Commentary from Mr.Roddy Heyliger:Desperate to belong, be valued and have a purpose

The cooperation protocol signed this week Wednesday by justice system representatives comprising of Police, Office of the Public Prosecutor, Court of Guardianship, Prison & Probation Department, to tackle the rise in youth criminality is a start. 

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This form of cooperation is not only happening on Sint Maarten, but has been recognized as a necessity in the fight for the lives of young people. For example, several U.S. Virgin Island agencies have also just this month come together joining forces to fight against what they call the increasing problem of gangs in the U.S.V.I.

The group is made up of the U.S. Attorney’s Office, the V.I. Police Department, Project Safe Neighbourhoods V.I. and the V.I. Department of Education. These are just some of the agencies who have come together to form the "V.I. Anti-Gang Committee."

By almost any measure, children in the U.S. Virgin Islands are worse off now than they were 10-years ago, according to "Kids Count," an annual report on the status of children in the U.S.V.I. The report draws a picture of the challenges and trends facing youths. In eight of the 12 general categories of the report, conditions are worse now than they were in 2009 and only better in two. For example, the percentage of children in single-parent households has risen from 35.6 per cent to almost 56 per cent – more than half the children in the U.S.V.I. live with only one parent.

The U.S.V.I. is just one Caribbean nation whose youth are in peril. One U.S. law enforcement officer who deals with gangs in the United States and who was recently in Barbados says that Barbadians are in denial when it comes to gangs and that they needed to accept there was indeed gang activity on the island.

The U.S. law enforcement official said lack of family support, low self-esteem, financial opportunity and peer pressure were some of the reasons young people were joining a gang. The policeman also cautioned parents to talk to their children, enrol them in wholesome activities, and monitor what they were watching on television.

Bermuda is another island suffering from gang violence within its community. The island has sought assistance from England and more than a dozen firearms officers from the former will arrive on the island shortly to help tackle the rising gang violence.

According to Bermuda Family Centre Director Peter Carey, the breakdown of core family values lies at the root of the gang violence that blights that island. He says that it will only get worse unless Bermudians are given the support and guidance they need in the home at a young age, adding that 10 per cent of the community could be in "crisis."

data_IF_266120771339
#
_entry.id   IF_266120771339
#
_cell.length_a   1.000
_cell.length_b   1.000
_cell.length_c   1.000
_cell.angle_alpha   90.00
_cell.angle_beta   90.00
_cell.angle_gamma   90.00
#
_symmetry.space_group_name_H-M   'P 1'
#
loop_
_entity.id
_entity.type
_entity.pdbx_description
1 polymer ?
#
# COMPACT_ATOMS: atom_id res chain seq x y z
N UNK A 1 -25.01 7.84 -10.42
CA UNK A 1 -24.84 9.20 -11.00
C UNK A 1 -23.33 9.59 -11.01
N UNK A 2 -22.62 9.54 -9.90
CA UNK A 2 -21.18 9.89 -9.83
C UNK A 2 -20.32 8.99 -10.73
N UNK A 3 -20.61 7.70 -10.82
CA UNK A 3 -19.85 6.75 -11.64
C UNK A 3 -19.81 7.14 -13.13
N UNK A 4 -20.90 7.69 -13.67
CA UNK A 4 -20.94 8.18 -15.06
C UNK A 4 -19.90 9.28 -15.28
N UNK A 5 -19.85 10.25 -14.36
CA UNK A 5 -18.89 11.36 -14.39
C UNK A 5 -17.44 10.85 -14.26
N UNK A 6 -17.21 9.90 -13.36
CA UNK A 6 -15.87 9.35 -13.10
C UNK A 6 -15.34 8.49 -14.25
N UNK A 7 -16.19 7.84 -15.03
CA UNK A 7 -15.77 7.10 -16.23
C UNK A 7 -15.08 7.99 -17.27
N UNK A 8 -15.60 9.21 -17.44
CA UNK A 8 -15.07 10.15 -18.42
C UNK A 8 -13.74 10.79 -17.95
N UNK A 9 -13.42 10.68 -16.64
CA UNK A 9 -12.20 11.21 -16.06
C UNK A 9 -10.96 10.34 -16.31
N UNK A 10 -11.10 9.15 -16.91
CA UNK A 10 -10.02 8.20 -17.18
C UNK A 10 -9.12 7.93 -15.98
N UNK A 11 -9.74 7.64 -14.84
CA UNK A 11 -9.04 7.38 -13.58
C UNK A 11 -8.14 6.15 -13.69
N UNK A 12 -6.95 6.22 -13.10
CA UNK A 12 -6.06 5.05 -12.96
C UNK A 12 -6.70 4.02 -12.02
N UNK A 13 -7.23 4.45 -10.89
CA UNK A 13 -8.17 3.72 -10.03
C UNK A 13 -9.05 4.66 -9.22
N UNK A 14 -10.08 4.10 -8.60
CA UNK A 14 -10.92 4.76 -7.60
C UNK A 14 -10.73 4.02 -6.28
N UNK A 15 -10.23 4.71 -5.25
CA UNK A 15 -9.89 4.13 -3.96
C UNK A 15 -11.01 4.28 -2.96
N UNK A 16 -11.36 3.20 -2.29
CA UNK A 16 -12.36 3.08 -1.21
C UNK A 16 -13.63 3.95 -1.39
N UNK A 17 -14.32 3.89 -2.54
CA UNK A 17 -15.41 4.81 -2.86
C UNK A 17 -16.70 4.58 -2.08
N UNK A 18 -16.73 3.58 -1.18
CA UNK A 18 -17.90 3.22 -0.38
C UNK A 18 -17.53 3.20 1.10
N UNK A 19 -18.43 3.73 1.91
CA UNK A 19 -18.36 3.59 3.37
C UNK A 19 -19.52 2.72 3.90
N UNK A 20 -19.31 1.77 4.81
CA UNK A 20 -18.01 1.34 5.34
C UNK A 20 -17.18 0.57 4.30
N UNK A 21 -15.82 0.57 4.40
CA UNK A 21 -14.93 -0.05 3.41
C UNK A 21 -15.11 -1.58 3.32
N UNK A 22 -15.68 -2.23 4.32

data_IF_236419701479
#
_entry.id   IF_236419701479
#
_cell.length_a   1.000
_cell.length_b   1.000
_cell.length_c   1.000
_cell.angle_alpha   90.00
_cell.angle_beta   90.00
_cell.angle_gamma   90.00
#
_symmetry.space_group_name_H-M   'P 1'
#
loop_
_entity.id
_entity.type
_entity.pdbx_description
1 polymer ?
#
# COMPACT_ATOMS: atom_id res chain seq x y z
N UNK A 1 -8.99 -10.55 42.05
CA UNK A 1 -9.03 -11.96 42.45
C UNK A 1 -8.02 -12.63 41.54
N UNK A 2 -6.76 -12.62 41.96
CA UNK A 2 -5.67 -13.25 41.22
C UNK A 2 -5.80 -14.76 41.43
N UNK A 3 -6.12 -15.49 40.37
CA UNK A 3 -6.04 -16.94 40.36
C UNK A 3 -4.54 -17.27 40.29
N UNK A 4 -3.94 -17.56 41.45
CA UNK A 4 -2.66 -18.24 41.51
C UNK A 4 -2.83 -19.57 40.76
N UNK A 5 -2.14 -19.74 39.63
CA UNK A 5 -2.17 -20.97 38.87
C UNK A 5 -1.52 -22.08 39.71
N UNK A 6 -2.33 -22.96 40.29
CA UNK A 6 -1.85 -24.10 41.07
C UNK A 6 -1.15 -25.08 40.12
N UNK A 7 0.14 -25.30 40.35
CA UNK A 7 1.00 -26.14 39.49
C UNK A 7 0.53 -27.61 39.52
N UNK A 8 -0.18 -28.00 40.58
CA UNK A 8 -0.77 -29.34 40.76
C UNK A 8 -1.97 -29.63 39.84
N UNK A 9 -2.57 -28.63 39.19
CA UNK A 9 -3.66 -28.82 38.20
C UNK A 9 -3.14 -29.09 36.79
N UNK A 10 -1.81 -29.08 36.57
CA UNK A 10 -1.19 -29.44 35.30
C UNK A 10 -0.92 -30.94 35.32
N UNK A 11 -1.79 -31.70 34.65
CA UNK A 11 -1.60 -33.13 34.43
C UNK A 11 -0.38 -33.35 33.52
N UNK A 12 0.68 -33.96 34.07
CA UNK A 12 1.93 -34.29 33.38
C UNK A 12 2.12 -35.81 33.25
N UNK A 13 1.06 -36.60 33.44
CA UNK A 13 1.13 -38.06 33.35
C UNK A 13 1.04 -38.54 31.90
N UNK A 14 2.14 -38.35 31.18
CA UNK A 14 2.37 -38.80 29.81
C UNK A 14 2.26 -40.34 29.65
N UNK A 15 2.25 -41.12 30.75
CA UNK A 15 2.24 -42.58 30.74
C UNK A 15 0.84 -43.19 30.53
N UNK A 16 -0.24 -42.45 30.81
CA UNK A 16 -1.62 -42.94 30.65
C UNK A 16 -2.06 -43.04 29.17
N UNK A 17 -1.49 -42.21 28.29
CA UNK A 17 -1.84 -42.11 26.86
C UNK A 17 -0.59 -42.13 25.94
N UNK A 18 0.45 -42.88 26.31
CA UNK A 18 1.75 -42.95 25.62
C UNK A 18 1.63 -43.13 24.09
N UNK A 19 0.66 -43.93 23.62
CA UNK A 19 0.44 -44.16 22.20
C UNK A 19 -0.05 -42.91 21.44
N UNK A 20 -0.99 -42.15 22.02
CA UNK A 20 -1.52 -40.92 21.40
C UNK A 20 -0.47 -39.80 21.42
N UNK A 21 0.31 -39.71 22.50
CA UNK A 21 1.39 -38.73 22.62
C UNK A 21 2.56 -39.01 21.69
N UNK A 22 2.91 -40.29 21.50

From his experience, he has found that young people are desperate to belong, be valued and have a purpose, and often fall into gang culture if their home life is inadequate. Carey is of the opinion that if nothing is done now, the community will raise a generation of children who will be unable to sustain a healthy society when they become adults.

Families in chronic chaos live below the normal values for social order. This results in crime and lawlessness which is clearly evident in certain parts of Jamaica as has been seen during the state of emergency this week where criminal elements have been defying law and order.

Carey says that the crisis in youth development did not happen overnight, but happened very slowly, adding that the association with gangs show that young people are desperate to belong and be valued and have a purpose.

For society to develop children need a sense of identity and a sense of worth and that comes from those around them, such as immediate family members. Carey adds that problems of youth that exist today are the result of not acting in the past. Family cultures do not get established in a couple of years, but build over generations. He says that there is unaddressed anger and trauma and it has decayed and got worse.

I do believe that Carey’s analysis of Bermuda is very much in line with what is happening on our island. Considerable investments will have to be made in the post-10-10-10 era of country status; a policy plan backed by all stakeholders as the way forward will need to be formulated by our Minister of Public Health, Social Development & Labour. Our future ministry will need the human resources and tools to be able to tackle our societal problems, and this is going to be a considerable investment but one well worth it.

With 10-10-10 on the horizon and approaching as each day goes by, as a nation we have to reflect on our generation of young people and whether they will be able to sustain a healthy Sint Maarten society in the future. After all, they only seek to belong, be valued and have a purpose.

Roddy Heyliger